Thursday, December 27, 2012

Twenty-Nine Sheets To Go, Please

Pulp non-fiction.

So here I am, world traveler.

I've never been anywhere in my life, and I recently changed continents.

"So how's that going, then?"

Well, it's different.

I don't speak the language. "Sure," you say, "why would you? You're an ignorant dope." But I'm trying.

I had two years of Latin, and that should count for something. And two and a half years of German. Likewise, in the counting department. But it's not enough. So I'm studying Spanish. Which is what they speak here. In case you hadn't heard.

"Hear what? Oh, nevermind. Call me when you get smart. Bye."

OK. Alone again, with my thoughts.

And when you end up like this, all alone, with some thoughts, what do you think?

Well, you think a lot, that's true, but other than that you think paper and a pen. To write stuff down. And it's also good for studying a language and stuff.

Indispensable, nearly, so since I think a lot and am here kind of alone, and can't communicate, and have a Spanish class coming up soon, I thought I'd darn well better get some paper. (I have a pen already, so OK there.)

Off to the Mall del Rio, and guess what? They have a store there.

Which seems fitting, and. In that store, they have paper and pens, and pencils, and, oh, all kinds of stuff.

So I went there for paper.

And found some.

The best deal is a plastic-wrapped packed of about 25 sheets of plain white paper. The kind that used to be called "typing paper". Remember that?

That was the best I could do. Don't ask me what to do if you need a ream of paper. You may have to fly to...well, somewhere. A place where they make paper or something, but I had some in my hand, only 25 sheets maybe, but paper, and the price was 58 cents.

So maybe it was 29 sheets at two cents a sheet, but who's counting? I had it! In my hand! And stuff.

So the next step is pretty familiar: paying for it.

So I go and try to do that. Thinking I know how. And they use U.S. currency here, so I have that part figured out, and as far as buying in general, I'm not a professional or anything but I've been getting by for a long, long time.

First I take the paper, clearly marked, to the nearest checkout line that looks like a good bet.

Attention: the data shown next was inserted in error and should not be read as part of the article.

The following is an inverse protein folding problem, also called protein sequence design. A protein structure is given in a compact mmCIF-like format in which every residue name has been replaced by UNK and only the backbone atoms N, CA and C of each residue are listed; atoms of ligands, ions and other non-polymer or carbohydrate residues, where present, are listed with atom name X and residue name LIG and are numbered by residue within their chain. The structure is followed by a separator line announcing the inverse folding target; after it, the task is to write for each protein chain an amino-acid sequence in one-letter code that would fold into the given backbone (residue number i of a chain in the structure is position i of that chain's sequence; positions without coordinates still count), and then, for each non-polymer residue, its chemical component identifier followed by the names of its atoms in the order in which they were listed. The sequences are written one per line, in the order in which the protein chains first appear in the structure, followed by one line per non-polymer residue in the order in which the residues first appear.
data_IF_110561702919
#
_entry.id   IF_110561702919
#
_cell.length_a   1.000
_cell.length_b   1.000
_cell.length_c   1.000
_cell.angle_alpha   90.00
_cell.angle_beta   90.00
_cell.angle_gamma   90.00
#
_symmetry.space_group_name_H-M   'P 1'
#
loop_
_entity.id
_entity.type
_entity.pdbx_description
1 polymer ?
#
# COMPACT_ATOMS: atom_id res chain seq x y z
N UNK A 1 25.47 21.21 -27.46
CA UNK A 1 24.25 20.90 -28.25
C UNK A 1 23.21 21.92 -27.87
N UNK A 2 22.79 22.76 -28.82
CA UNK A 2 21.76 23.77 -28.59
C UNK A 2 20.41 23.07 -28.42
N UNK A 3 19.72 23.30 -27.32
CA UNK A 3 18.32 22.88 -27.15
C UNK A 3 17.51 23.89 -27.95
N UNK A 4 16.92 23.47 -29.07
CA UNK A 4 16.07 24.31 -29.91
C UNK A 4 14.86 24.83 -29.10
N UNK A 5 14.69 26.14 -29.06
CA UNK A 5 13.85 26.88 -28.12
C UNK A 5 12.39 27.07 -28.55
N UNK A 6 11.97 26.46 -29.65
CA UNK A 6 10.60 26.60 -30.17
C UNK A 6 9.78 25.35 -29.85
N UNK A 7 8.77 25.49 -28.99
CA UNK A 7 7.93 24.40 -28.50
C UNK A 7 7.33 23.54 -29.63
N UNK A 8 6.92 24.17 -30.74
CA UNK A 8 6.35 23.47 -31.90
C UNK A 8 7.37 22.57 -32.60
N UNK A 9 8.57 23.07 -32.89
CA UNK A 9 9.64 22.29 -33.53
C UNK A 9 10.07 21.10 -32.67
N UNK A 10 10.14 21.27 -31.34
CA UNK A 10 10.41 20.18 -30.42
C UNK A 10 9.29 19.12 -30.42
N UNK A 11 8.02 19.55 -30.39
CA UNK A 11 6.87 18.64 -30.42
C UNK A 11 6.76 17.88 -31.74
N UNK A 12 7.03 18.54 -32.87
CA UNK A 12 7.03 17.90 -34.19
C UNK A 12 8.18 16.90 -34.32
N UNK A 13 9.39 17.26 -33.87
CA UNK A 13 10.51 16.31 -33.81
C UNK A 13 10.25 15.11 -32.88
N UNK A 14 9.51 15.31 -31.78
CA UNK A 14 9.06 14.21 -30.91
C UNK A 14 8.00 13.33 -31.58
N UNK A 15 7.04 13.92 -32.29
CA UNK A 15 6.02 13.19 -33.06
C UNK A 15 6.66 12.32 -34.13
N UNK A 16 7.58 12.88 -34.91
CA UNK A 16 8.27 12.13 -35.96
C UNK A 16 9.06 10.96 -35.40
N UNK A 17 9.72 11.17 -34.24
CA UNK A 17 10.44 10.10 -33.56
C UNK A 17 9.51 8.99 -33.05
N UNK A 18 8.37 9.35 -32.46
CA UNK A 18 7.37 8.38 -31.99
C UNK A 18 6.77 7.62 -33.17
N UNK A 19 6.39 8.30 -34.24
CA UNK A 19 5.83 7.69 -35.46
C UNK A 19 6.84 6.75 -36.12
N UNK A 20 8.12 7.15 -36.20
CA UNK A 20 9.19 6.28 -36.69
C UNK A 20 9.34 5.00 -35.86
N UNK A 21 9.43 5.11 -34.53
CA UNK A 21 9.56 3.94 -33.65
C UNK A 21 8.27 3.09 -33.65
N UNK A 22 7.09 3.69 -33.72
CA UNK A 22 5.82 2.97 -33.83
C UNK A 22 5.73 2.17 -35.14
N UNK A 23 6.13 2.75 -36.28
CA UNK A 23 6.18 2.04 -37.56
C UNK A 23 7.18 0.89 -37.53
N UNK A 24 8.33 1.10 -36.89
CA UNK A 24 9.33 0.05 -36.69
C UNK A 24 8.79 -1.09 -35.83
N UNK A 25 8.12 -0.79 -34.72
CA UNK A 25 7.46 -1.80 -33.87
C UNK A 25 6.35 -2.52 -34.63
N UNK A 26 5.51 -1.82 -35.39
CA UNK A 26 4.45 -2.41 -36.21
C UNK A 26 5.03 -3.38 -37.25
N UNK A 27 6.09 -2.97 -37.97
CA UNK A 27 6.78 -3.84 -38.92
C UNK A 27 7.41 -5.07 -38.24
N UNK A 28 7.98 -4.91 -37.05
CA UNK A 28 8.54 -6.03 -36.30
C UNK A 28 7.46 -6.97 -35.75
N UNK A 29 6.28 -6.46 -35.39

This one had one person ahead of me, which in my book is a good bet. That's how I define it.

"Get in line, Dave," I tell myself, in English (not being any good in Spanish yet, and English seems to make a lot of sense in situations like this anyway). So I did that, I got in line, and it was good.

And then the person ahead of me finished, and that was good.

And then she came back out the way she went in, which was something else (I won't say "bad", but it was a kind of "not great", especially the climbing over me part).

But there must have been a reason. There often is a reason for things, and instead of continuing through the process, walking away, and making an exit from the store, she decided to do an about-face and climb over me and go back into the store. But hey.

That left me first in line, a place I can both understand and make use of.

I advanced.

I put my packet of 25 (or 29) sheets down, price-side up, and hoped for the best. (Meaning that I would be out of the store in around 30 seconds, or in the neighborhood of one second per sheet, which was acceptable.)

Ah, life these days.

I hadn't seen a touch-screen cash register before. Is high-tek and all.

I believe that the young woman in charge of its care and use scanned my packet of paper, but maybe not. I was already thinking about the nice walk home.

Anyway, something was not working. Maybe having the price of 58 cents on the package confused the equipment. The young woman had to pause for a few seconds and think about what to do, and then began to furiously (using both hands) poke at the touch screen, which in turn made various virtual screens flash and rearrange themselves, change colors, and do all sorts of fancy maneuvers, all with apparently no effect.

No good effect, I guess we should say.

I didn't see any good effects from my end, but then despite my decades of experience buying things, I am not a professional cash register wrangler.

I guess the young woman was unaware of this, and of my language deficiency, because after half a minute of poking her fingers at the screen so rapidly that I saw only a blur, she stopped.

And turned.

To me.

And said.

Something.

Which didn't help either of us.

So, back to the poking for her.

And then something happened. Don't ask what because I have no clue, but it was time for her to take money from me, and then she gave me some change, and then I left.

I have no idea if I paid for the paper or if she gave up and simply went through the motions to save face, and threw my money away, or spent it on beer, but I got the paper and the right amount of change, and now, back in my room, I keep a close watch on that paper. I don't want to use any of it, because.

You know what happens when you use things up.

You have to go.

And buy.

More.

And I'm not ready for that yet.

So I'll hold off on the using-the-paper part, and see what happens next.

Which won't be going back to that store for more paper, not if I can learn to live a paperless life, it won't.

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